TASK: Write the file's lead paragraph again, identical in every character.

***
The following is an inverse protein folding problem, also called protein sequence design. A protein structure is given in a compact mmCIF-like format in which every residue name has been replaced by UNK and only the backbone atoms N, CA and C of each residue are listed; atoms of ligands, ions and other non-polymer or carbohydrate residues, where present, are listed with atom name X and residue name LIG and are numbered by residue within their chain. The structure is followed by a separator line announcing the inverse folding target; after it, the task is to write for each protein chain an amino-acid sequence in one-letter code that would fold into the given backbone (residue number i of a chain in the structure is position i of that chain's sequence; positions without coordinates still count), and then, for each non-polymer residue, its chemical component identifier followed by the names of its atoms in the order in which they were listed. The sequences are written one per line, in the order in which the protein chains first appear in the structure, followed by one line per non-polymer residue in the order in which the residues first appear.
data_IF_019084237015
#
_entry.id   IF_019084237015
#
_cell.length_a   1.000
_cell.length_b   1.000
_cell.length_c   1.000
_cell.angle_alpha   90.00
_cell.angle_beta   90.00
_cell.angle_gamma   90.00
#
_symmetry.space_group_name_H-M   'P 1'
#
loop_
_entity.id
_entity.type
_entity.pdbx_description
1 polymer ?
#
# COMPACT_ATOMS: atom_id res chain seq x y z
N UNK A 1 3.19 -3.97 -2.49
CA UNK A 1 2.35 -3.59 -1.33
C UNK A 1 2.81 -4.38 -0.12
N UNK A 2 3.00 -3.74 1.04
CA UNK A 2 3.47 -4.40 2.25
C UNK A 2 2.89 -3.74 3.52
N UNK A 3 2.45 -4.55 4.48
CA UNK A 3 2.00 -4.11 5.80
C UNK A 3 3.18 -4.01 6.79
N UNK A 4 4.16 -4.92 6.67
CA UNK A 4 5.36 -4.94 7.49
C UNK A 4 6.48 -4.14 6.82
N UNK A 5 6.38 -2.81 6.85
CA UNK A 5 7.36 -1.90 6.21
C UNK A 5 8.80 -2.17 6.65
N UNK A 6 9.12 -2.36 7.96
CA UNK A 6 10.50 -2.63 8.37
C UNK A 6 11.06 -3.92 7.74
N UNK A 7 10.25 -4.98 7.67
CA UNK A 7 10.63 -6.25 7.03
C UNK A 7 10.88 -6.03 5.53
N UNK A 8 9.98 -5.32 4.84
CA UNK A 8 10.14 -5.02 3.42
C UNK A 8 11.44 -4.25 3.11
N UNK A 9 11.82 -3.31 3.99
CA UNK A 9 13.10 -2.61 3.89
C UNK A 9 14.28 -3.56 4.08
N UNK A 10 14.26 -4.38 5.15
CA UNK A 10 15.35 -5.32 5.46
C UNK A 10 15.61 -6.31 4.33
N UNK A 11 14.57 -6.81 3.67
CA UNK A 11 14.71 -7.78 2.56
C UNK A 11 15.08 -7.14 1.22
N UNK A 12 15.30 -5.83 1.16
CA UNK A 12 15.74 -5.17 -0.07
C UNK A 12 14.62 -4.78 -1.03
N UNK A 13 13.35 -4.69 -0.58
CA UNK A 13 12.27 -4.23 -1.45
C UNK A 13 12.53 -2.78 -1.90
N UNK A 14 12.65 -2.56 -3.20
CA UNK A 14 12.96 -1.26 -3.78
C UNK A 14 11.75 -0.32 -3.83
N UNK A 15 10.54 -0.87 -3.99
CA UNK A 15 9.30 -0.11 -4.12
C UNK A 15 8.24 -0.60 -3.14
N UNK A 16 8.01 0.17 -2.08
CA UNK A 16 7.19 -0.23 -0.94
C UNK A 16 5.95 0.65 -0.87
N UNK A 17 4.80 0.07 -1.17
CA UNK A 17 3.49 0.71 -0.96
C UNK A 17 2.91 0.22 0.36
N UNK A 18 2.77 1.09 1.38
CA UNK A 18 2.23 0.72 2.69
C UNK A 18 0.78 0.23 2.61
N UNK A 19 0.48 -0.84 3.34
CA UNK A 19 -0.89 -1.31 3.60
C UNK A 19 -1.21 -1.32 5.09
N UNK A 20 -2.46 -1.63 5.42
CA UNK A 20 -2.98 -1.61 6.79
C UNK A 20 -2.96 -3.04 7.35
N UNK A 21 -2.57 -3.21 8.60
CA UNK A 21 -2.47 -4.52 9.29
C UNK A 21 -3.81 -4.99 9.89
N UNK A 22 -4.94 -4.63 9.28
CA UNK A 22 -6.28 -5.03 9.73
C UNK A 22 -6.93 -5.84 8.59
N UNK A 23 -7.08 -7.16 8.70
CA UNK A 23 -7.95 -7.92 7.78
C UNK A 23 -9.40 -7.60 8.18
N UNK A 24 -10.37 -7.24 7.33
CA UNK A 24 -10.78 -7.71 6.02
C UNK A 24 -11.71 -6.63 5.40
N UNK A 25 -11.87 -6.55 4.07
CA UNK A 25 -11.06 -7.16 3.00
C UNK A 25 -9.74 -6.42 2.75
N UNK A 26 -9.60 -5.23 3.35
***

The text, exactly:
The following is an inverse protein folding problem, also called protein sequence design. A protein structure is given in a compact mmCIF-like format in which every residue name has been replaced by UNK and only the backbone atoms N, CA and C of each residue are listed; atoms of ligands, ions and other non-polymer or carbohydrate residues, where present, are listed with atom name X and residue name LIG and are numbered by residue within their chain. The structure is followed by a separator line announcing the inverse folding target; after it, the task is to write for each protein chain an amino-acid sequence in one-letter code that would fold into the given backbone (residue number i of a chain in the structure is position i of that chain's sequence; positions without coordinates still count), and then, for each non-polymer residue, its chemical component identifier followed by the names of its atoms in the order in which they were listed. The sequences are written one per line, in the order in which the protein chains first appear in the structure, followed by one line per non-polymer residue in the order in which the residues first appear.